Laser treatments, sometimes called low level laser therapy (LLLT), is a non-invasive treatment that has been explored as a potential option for managing hair loss, particularly in patients with androgenic alopecia (male or female pattern hair loss).

LLLT caps work through the use of low-level lasers or light-emitting diodes to stimulate hair follicles and promote human hair growth.

While some evidence suggests LLLT caps may have a positive effect on hair loss, the results are often mixed, and the treatment’s effectiveness varies from person to person. So, once again, it may be best to er on the side of cation with these hair loss treatments.

Injection Treatments

PRP Therapy

Platelet Rich Plasma (PRP) Therapy is an injection based hair loss treatment that is most effective for patients suffering with a general thinning of the hairline and/or crown. It works by increasing the blood flow around the scalp and plasma levels around the scalp, extending the hair cycle of your hair follicles and preventing hair loss.

PRP is also a great treatment that can be used in conjunction with a hair transplant to prevent hair loss from occurring post treatment. In the initial 12 months after a hair transplant, PRP can help to bolster and thicken your hair follicles, making them more resistant against balding in the future.

Stem Cell Treatments

Stem cell therapy is an emerging area of research and treatment in the field of hair restoration and hair loss. It’s important to note that stem cell treatments are not yet FDA approved medications and so consultation with a medical professional is a must before you engage with stem cell reservoir treatment.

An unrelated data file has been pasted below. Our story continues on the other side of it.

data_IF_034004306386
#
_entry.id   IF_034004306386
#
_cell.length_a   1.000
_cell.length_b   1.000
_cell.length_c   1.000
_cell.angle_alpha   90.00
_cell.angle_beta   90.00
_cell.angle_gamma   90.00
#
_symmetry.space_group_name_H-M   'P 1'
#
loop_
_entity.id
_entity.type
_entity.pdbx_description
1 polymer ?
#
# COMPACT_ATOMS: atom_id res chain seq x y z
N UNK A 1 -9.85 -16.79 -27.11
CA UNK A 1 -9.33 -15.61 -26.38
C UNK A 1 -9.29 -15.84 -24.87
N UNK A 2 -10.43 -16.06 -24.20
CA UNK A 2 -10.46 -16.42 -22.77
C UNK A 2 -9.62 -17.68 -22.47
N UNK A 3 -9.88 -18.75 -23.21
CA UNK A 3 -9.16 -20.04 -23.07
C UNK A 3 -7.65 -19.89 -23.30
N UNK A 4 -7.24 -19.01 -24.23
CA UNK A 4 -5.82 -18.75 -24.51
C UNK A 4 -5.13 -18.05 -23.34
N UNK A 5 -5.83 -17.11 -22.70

Results for stem cell treatments hold promise for potentially helping to prevent or treat balding and hair loss, particularly androgenetic alopecia (male or female pattern baldness). However, it’s important to note that the science and clinical applications of stem cell therapy for hair loss are still in the early stages, and more research is needed to fully understand its safety and efficacy.

So, once again, it may be better to consider a more well established injection treatment such as PRP or Minoxidil and micro-needling if you’re looking at combatting hair loss and growing hair.

Hair Transplants

Perhaps the closest we will ever get to a “permanent cure” for baldness, the hair transplant enables patients to regrow hair in areas where extensive signs of thinning hair, balding, and recession have taken place, making them the perfect long term treatment.

When combined with finasteride or PRP treatments to prevent hair loss from occurring in the future, making this combination nearly a cure for baldness. So, what hair transplant methods are on offer?

Follicular Unit Extraction

An FUE hair transplant is one of the most popular hair transplant methods available today. This treatment looks to take hair from the back of your head, taking each hair follicle individually, and implanting them into the area you are suffering with baldness.

Follicular Unit Transplantation

The FUT method, sometimes called “strip surgery”, is the first hair transplantation method developed in the 1970s. This looks to excise a strip of skin from the back of the head, taking the hair follicles and, again, implanting them into your balding area.

One downside of this treatment is that it does leave a lifelong linear scar on the back of a patient’s head, which is not the case with DHI or FUE. So, if you’re looking for a semi-permanent cure for baldness, this is definitely something to consider.

Direct Hair Implantation

The DHI method is the newest hair transplantation method available for patients today. Similar to FUE, DHI looks to take hair follicles from the back of the head, individually, and implant them into the area you are suffering with hair loss.

The main difference between FUE and DHI, is that DHI boasts a shorter surgery time, recovery time, and a slightly higher efficacy of result. This makes it the perfect treatment if you’re looking to combat hair loss.